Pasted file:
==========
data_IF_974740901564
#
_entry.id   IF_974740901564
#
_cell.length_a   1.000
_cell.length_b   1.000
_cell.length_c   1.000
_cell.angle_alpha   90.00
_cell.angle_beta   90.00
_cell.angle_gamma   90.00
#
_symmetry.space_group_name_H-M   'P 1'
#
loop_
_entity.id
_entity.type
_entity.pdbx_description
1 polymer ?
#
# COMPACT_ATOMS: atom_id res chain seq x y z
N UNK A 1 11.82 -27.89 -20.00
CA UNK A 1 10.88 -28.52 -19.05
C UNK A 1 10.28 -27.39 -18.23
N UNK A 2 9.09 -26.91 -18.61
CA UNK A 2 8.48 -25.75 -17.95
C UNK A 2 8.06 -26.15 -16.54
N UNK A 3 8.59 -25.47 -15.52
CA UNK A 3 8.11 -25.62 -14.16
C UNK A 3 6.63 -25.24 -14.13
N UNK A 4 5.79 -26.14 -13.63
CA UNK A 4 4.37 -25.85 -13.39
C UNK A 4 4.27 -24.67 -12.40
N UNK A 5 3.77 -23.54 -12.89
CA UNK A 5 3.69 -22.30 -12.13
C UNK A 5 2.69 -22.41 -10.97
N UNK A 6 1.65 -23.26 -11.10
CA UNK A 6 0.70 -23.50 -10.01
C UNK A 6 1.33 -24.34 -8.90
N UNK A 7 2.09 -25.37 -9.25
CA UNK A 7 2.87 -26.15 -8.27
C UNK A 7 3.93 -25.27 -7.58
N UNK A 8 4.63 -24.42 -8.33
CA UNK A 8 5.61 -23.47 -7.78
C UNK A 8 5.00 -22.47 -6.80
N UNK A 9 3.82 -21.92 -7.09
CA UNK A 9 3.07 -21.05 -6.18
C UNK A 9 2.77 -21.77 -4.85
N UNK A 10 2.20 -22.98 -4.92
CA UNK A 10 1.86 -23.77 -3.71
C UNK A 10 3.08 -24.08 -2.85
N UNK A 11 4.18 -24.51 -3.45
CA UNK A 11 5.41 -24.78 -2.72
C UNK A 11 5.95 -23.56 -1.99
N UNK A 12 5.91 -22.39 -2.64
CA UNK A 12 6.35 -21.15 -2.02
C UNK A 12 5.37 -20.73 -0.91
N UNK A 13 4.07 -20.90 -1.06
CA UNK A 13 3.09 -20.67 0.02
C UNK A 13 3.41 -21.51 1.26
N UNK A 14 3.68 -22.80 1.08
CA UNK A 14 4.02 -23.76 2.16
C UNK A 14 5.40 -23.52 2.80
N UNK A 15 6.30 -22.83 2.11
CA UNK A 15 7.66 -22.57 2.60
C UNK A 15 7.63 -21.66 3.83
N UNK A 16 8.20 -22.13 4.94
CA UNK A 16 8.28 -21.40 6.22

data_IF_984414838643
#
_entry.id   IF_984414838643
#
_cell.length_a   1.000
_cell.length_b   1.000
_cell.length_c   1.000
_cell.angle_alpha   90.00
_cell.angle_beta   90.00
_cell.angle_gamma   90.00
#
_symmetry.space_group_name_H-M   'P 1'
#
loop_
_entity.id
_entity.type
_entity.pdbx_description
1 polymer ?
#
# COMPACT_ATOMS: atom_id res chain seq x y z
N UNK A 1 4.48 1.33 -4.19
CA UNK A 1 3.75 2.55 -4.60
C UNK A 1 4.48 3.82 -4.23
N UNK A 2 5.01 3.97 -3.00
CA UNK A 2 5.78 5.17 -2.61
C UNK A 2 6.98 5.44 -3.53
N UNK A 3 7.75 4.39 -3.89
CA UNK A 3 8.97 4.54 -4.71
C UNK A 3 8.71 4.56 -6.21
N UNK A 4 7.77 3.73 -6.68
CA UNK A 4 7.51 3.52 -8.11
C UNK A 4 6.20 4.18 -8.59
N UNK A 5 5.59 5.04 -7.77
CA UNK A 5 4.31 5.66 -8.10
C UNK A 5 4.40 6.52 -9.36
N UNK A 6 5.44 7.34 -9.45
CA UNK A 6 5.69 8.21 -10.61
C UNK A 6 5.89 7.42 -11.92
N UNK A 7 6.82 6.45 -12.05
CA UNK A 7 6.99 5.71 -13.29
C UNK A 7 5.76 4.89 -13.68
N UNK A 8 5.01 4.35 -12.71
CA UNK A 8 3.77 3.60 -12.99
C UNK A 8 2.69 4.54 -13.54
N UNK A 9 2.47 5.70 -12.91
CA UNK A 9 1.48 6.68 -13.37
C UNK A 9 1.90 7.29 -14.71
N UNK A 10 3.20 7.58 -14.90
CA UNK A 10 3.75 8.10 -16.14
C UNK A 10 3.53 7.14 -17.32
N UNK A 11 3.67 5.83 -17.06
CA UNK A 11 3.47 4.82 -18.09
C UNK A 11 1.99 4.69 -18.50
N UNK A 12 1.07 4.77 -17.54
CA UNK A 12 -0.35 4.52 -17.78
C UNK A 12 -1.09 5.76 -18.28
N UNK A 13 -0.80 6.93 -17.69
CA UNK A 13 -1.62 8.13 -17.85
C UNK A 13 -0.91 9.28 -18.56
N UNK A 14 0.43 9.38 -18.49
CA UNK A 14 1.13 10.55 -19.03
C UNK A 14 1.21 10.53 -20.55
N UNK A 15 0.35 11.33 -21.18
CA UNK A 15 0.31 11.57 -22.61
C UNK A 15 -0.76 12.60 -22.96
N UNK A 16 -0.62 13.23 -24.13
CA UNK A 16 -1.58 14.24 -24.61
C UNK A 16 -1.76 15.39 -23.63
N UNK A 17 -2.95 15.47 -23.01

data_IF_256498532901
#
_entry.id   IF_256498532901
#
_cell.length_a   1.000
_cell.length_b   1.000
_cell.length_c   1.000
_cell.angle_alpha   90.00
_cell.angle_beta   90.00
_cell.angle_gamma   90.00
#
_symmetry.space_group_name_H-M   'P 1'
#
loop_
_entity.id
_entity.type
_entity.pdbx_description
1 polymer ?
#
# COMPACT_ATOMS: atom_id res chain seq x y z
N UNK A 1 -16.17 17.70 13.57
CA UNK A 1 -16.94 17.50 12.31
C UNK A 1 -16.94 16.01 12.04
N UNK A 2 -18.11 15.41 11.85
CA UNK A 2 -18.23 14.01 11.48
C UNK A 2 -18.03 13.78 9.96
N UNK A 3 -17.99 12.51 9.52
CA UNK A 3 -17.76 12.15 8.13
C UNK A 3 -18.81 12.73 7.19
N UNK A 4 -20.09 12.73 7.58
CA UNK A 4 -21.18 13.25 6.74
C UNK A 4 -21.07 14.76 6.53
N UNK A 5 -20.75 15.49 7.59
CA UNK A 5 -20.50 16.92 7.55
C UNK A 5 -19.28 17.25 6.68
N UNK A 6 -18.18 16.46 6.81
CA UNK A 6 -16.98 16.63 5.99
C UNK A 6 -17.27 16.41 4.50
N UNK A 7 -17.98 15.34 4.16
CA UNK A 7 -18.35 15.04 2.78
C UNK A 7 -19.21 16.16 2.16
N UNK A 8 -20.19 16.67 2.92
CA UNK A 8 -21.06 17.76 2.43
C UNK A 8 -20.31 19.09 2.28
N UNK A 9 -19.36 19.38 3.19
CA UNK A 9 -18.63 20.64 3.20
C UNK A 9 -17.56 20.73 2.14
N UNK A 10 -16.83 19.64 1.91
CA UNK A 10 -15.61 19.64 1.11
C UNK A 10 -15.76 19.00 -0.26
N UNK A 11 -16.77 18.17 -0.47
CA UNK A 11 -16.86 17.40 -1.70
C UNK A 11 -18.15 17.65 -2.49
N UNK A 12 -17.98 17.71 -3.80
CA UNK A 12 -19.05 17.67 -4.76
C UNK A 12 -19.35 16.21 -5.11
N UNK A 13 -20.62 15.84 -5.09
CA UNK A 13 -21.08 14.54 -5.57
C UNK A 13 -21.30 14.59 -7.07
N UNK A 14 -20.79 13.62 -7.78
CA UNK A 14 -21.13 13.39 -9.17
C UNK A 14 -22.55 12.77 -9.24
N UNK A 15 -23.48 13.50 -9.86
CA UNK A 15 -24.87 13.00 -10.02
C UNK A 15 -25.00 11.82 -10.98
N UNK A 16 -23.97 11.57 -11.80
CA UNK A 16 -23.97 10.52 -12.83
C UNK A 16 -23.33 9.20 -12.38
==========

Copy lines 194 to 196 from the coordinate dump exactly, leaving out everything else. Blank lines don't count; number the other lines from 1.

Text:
CA UNK A 13 -21.08 14.54 -5.57
C UNK A 13 -21.30 14.59 -7.07
N UNK A 14 -20.79 13.62 -7.78